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Nevada lawmakers prepare for another long day

After introducing 270 new bills last week, lawmakers are prepping for at least one more marathon day in Carson City come Monday.

Monday marks the deadline for non-emergency bills to be introduced in the Nevada Legislature, and Senate Majority Leader Nicole Cannizzaro warned her colleagues Friday afternoon to prepare for a long night as they push to introduce everything they can before midnight.

Beyond Monday’s deadline, though, is a hefty week full of bill hearings and discussions, as lawmakers will debate bills that deal with surprise medical billings, new fees for electric vehicle drivers and more.

Here is what’s on tap as lawmakers gear up for one of the meatier portions of the sausage-making process that is the Nevada Legislature:

The Senate Commerce and Labor Committee is slated to hear Senate Bill 290, which would eliminate surprise medical billing, the practice of hospitals and doctors sending patients bills for care received outside their insurance network. The practice has created turmoil nationwide and has affected about 1 in 4 Americans, according to the Kaiser Family Foundation.

One of the benefits of owning an electric vehicle is no longer having to pay for gasoline — or the gas taxes levied with it. But under Senate Bill 114, which will be heard in the Senate Growth and Infrastructure Committee on Tuesday, electric car and plug-in hybrid drivers would have to pony up an additional 10 percent surcharge when paying for juice at a charging station.

The revenue generated by that fee would go into the State Highway Fund, which is used to maintain existing roads and build new ones.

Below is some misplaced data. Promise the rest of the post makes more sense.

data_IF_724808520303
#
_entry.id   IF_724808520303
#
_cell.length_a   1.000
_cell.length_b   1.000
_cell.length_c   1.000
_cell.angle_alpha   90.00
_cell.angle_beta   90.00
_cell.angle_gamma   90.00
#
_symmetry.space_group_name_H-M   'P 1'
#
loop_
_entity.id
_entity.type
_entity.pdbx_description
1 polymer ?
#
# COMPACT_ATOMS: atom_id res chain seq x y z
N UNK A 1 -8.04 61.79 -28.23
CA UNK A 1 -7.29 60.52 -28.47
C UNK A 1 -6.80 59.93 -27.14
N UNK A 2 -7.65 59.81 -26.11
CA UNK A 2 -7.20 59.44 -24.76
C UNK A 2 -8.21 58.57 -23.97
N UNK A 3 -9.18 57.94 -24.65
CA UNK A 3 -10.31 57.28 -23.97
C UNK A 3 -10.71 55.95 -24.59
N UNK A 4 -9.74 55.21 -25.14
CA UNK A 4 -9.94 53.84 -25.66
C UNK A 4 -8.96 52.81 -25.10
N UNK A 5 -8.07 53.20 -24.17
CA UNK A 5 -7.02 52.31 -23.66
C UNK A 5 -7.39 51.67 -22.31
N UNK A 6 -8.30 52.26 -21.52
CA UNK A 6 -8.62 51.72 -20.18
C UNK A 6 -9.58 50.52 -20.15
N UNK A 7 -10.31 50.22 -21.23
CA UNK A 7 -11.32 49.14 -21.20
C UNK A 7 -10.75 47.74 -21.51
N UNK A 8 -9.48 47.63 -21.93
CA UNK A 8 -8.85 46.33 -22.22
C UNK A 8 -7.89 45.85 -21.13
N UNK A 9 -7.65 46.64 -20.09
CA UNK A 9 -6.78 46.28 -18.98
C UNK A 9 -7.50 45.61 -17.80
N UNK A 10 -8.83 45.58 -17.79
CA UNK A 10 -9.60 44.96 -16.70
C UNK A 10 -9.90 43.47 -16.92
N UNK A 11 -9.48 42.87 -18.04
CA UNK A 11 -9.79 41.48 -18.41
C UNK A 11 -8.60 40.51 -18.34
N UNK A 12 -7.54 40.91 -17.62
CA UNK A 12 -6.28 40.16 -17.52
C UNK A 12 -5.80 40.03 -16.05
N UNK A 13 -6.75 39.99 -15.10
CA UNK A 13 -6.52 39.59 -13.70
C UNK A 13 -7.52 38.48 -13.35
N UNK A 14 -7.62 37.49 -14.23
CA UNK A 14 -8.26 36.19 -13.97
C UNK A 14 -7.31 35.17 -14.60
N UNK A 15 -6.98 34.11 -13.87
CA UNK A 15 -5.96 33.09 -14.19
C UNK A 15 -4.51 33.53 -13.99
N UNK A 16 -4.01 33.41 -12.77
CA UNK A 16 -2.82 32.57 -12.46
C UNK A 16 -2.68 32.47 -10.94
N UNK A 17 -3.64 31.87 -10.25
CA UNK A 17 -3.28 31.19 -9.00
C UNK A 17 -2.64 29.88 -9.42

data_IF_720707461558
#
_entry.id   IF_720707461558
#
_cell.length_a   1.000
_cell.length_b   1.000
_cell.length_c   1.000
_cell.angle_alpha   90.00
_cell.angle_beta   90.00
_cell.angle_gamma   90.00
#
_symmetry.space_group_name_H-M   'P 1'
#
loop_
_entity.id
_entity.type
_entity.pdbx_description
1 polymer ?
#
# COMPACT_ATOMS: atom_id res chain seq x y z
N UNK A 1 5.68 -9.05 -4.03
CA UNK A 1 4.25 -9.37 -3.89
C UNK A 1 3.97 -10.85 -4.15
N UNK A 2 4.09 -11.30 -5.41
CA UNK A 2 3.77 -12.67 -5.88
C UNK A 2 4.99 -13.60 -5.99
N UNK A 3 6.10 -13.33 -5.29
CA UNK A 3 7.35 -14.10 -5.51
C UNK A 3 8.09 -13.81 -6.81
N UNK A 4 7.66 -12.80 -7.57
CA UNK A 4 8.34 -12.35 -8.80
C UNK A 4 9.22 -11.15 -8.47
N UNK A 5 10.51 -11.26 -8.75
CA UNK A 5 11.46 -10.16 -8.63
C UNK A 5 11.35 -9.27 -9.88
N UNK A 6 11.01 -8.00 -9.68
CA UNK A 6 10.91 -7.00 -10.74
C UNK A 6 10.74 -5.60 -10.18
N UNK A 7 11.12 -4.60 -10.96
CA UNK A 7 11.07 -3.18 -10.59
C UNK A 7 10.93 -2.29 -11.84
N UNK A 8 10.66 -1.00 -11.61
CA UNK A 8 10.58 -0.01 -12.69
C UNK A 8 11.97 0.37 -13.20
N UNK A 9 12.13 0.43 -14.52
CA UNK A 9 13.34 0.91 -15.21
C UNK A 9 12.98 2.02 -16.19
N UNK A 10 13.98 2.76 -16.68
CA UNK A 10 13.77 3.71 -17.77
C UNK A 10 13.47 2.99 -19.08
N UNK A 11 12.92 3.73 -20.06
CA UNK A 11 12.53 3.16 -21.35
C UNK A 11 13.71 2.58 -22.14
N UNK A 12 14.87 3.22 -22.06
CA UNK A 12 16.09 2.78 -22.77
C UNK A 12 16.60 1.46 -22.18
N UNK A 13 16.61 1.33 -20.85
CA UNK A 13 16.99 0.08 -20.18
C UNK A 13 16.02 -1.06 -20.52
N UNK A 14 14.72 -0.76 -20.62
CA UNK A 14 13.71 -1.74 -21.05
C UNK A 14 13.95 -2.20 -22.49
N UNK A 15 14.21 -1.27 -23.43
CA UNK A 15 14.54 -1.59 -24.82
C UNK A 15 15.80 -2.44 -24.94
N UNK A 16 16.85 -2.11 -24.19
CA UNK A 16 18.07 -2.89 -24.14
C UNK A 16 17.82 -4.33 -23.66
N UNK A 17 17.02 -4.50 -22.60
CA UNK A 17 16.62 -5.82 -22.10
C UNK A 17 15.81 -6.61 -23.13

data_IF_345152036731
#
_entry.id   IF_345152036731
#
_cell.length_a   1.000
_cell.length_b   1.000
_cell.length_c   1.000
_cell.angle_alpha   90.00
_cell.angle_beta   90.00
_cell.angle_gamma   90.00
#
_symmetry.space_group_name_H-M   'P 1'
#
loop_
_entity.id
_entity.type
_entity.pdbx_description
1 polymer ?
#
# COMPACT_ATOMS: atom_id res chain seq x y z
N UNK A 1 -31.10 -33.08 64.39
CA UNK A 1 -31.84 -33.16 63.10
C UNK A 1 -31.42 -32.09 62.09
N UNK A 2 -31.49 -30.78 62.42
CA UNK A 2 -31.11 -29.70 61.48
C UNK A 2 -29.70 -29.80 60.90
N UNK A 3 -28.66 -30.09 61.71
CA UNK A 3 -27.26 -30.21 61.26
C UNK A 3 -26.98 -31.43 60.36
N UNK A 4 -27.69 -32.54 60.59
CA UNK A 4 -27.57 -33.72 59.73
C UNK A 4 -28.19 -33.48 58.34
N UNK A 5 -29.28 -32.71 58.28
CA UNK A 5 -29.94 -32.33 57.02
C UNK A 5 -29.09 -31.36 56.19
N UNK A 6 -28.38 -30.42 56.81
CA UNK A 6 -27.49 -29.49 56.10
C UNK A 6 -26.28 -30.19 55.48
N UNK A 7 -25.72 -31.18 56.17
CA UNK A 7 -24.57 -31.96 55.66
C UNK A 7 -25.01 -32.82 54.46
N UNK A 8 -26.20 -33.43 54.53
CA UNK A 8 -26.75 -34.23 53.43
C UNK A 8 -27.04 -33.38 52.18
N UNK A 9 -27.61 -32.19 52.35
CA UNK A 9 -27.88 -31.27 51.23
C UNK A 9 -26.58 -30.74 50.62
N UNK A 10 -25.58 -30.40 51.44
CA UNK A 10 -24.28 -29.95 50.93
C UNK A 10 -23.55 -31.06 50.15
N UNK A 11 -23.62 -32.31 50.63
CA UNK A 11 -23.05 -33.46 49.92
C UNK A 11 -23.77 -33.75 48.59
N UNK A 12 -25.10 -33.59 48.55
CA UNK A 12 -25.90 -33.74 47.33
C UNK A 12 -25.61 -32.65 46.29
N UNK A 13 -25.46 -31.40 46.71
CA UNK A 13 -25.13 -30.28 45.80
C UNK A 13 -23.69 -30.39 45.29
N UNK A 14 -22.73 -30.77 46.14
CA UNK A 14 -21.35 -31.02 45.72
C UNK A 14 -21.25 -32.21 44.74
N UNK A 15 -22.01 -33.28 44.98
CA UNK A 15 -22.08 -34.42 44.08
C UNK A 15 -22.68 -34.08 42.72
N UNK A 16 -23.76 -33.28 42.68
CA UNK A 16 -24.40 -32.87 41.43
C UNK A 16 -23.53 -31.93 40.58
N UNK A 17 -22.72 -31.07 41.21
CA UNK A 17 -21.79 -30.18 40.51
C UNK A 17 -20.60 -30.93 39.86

Also on Tuesday, the Assembly Judiciary Committee will hear Assembly Bill 349, which would make it a crime for a police officer to have any sort of sexual contact with a person that the officer has detained or arrested.

On Thursday, lawmakers in the Assembly Judiciary Committee will hear Assembly Bill 267, which would allow people who were wrongfully convicted to seek damages and compensation from the state. And on Friday, that committee will hear Assembly Bill 281, which would prohibit local or state law enforcement agencies from arresting a person purely at the request of federal immigration agents.

Committee schedules are subject to late-breaking changes, and more bill hearings and work sessions are likely to be added as the week goes on. You can view a calendar of upcoming meetings on the Legislature’s website.

Contact Capital Bureau Chief Colton Lochhead at clochhead@reviewjournal.com or 775-461-3820. Follow @ColtonLochhead on Twitter. Review-Journal staff writer Jessie Bekker contributed to this report.

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